With so many ancient ruins to see and natural wonders to explore it can be hard to know where to start in Turkey. In this week’s photo showcase we have highlighted our top ten pick of the best things to do and see in this fascinating country. In Western Turkey you’ll find the rich Ottoman legacy of Istanbul, the remarkable Roman ruins of Pergamum and remnants of World War One in Gallipoli. The region’s landscapes are just as awe-inspiring, from the travertine calcium pools of Pamukkale to the surreal landscapes and underground villages of Cappadocia.
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1. Wander around Istanbul
Encompassing a natural harbour and lying along the Bosphorus, the strait of water that divides the continents of Europe and Asia, Istanbul enjoys a rich legacy of churches, mosques, palaces and museums, complemented by the behemoth Grand Bazaar with over 6,000 shops and the aromatic Egyptian Spice Market. Present-day Istanbul is a thriving, eclectic city with vibrant nightlife, excellent cuisine options and a fascinating mix of ancient cultures.
2. Pay your respects at Gallipoli
The picturesque peninsula of Gallipoli is best-known for the Gallipoli Campaign, an eight-month campaign that began on the 15th April 1915 during World War I. Now the date annually attracts droves of people from around the world wanting to commemorate the fallen soldiers of the ANZAC landing. The region is dotted with numerous memorials, battlefields and trenches, standing as silent reminders of the lives lost, that can be visited at any time of the year.
3. Marvel at ancient ruins in Pergamum
Enjoying a stunning location on top of a hill, the laid-back market town of Pergamum has enough excellent attractions to rival the more-often visited classical city of Ephesus. Famous for its awesome hillside amphitheatre, one of the steepest in the classical world, Pergamum also offers an acropolis, an archaeology museum, the 2nd century-built Red Basilica and the Asclepion, an ancient medical centre that is reached along a Roman bazaar street.
4. Relax by the coast in Fethiye
The charming Mediterranean coastal port of Fethiye features a breathtaking outer bay strewn with islands of beautiful beaches and plentiful diving options. Located in the ancient city of Telmessos, as Fethiye was known in 400BC, stands the ruins of the Hellenistic theatre. For the energetic, on the hill behind Fethiye is an ancient castle rebuilt during the 15th century by the Knights of Rhodes with stunning views from the top.
5. Stroll down ancient streets in Ephesus
Founded between 1500 and 1000 BC, Ephesus was once a vast city under Roman rule with a population nearing 250,000. Today it is the best-preserved city of its kind in the Mediterranean and among the best places in the world to fully appreciate life in Roman times. Carefully restored, top sights within the huge archaeological area include the Great Theatre, the Temple of Serapis and the spectacular Library of Celsus.
6. Take a dip in Pamukkale
The remarkable calcium terraces and travertine pools of Pamukkale are a natural wonder. Formed over thousands of years, these shelf-like pools were the result of calcium-rich mineral water cascading over the cliff edge, cooling and then depositing in the process. Today this natural phenomenon draws travellers in their throngs who are keen to take a dip in the warm waters of Pamukkale Thermal, a pool at the top of the site that is brimming with therapeutic properties.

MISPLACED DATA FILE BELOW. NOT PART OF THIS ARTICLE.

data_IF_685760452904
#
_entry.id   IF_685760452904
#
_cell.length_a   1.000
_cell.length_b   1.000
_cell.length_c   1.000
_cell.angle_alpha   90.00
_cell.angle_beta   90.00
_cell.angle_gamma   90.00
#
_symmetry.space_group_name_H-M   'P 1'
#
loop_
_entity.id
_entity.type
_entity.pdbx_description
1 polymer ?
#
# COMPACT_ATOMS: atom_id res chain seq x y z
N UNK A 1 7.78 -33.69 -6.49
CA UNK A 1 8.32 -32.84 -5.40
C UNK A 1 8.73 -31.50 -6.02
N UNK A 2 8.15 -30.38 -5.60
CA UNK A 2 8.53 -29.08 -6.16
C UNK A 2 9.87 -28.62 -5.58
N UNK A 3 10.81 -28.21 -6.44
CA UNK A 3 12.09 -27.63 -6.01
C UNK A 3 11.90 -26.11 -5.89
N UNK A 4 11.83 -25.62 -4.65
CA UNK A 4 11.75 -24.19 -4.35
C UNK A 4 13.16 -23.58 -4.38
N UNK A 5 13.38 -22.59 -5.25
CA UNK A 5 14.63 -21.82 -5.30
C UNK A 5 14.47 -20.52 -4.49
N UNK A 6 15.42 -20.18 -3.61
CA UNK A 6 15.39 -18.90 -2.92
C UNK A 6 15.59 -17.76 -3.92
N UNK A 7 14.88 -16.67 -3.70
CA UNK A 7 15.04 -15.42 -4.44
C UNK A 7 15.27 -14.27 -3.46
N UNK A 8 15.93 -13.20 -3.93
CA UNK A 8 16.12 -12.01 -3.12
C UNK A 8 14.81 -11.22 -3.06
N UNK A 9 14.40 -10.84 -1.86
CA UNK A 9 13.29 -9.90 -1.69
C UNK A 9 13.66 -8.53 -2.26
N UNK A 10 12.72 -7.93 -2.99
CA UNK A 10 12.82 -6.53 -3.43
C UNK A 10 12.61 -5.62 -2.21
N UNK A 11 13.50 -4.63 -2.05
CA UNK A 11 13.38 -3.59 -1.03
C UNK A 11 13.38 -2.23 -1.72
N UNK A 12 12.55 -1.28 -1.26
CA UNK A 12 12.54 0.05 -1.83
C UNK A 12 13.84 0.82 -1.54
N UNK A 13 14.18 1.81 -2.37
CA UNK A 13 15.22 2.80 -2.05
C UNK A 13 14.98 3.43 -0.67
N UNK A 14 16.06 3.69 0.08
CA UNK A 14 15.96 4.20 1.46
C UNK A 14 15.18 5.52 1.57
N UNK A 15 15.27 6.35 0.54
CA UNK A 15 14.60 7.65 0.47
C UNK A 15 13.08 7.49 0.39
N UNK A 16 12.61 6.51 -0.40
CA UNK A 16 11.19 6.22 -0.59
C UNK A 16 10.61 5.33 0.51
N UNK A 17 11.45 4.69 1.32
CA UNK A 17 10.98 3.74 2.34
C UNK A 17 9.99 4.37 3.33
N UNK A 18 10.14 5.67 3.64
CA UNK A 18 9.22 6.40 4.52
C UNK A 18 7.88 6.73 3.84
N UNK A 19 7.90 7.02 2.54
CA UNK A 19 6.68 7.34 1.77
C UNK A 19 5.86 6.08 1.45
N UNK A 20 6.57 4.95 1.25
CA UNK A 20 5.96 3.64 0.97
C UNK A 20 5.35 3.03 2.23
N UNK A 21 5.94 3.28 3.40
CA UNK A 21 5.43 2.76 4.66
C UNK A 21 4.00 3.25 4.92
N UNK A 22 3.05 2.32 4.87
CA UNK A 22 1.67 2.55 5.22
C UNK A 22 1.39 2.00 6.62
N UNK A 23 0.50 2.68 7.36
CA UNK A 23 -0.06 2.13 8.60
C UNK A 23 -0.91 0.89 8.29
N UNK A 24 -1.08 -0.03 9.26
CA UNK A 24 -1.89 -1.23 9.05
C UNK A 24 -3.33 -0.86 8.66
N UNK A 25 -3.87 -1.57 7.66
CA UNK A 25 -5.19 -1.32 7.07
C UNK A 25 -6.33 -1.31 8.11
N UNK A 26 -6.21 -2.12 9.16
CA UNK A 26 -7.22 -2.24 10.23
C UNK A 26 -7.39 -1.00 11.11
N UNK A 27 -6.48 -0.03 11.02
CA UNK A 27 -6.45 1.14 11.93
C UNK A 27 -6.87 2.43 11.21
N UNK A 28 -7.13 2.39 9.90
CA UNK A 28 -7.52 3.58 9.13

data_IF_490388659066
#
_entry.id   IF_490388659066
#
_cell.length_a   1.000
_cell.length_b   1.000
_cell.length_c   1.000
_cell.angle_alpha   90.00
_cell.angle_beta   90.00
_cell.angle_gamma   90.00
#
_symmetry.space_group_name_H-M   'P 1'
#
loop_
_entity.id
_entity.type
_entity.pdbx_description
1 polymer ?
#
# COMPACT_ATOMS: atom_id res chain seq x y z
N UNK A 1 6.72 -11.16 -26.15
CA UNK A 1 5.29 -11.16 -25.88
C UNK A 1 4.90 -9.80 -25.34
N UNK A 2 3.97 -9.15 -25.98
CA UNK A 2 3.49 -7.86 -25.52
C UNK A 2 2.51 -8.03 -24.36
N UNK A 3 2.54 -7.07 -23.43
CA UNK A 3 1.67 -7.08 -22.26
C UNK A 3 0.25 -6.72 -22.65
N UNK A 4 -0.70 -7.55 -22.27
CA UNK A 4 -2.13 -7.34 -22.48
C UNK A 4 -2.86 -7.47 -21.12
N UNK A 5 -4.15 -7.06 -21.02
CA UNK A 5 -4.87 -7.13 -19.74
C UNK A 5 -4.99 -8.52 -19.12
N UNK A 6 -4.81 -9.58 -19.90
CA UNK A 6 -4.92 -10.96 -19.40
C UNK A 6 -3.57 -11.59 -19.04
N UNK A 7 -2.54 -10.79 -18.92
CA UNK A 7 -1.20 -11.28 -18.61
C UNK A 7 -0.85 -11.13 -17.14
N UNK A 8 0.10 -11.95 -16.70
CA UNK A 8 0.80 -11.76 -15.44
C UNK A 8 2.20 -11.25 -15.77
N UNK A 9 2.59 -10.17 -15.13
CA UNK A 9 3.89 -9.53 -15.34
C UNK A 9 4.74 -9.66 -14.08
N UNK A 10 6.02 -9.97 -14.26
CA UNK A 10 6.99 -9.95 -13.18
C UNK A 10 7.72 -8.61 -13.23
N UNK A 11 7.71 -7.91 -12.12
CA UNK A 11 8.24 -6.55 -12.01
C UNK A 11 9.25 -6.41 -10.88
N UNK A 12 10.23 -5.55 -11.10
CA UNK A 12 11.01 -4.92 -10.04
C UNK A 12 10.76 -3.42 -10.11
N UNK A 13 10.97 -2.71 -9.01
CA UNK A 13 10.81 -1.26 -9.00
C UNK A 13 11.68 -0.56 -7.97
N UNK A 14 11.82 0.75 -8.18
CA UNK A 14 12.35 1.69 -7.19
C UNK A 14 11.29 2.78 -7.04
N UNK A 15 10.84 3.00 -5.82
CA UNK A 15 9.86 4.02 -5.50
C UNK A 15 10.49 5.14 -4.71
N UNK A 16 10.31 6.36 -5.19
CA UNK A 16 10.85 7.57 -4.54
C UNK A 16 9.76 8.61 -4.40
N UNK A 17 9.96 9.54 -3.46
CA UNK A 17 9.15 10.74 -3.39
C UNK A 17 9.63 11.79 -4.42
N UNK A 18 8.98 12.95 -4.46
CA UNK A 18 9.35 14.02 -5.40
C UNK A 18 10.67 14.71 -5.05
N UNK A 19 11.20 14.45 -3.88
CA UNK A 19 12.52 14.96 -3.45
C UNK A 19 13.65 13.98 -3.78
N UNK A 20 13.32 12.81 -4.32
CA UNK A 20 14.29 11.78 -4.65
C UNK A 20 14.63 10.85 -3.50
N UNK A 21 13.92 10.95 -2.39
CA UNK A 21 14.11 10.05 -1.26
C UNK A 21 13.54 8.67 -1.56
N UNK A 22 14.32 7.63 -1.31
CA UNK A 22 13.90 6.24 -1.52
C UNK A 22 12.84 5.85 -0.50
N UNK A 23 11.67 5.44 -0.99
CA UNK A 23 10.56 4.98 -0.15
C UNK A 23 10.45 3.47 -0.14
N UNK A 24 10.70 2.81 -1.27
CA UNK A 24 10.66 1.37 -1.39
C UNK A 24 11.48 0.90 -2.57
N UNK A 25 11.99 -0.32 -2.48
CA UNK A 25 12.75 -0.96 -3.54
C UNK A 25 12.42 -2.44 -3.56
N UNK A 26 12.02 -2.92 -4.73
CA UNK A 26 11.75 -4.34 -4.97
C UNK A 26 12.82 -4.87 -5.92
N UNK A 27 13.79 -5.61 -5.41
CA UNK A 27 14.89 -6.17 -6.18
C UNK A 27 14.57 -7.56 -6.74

7. Witness the whirling dervishes in Konya
Located in the heart of the Anatolian plateau, Konya is one of Turkey’s oldest continuously inhabited sites. Today Konya is a city of booming economy and historical significance, serving as the home of the whirling dervishes, a religious order founded by the great Sufi poet and philosopher Mevlana Celaleddin Rumi. Sufis seek to achieve ecstasy and unity with God through controlled trance-like spinning, an act that was declared an UNESCO Masterpiece of Human Heritage in 2005.
8. Uncover surreal landscapes in Cappadocia
The lunar-like landscape of Cappadocia is perhaps the jewel in Turkey’s crown. Consisting of whole troglodyte villages with subterranean churches and fortresses wrought into the rock found in the area, these underground cities reach down to eight levels deep and would have once housed thousands of people. The World Heritage listed Goreme is probably the biggest attraction, with over 30 magnificently frescoed Byzantine rock churches open to the public.
9. Climb to the summit of Mt Nemrut
UNESCO-listed Mount Nemrut is the site of an incredible ancient necropolis and shrine set atop one of the highest peaks in south eastern Turkey. Upon reaching the summit one can discover a mysterious ensemble of large statues which are believed to mark the burial place of a pre-Roman local king and three of his family members. Mount Nemrut is best seen in the glow of sunrise, when the dawning light brings the area to life.
10. Venture to Akdamar Island
Situated off the southern shore of Lake Van, Akdamar Island is home to a beautifully restored 10th century Armenian Church of the Holy Cross. Dating back to 915 AD the church was built as part of a palace and religious complex and enjoys a stunning mountain setting on the island. The exterior of the church is decorated with pretty relief carvings while the once damaged frescoes inside have been restored to their former beauty.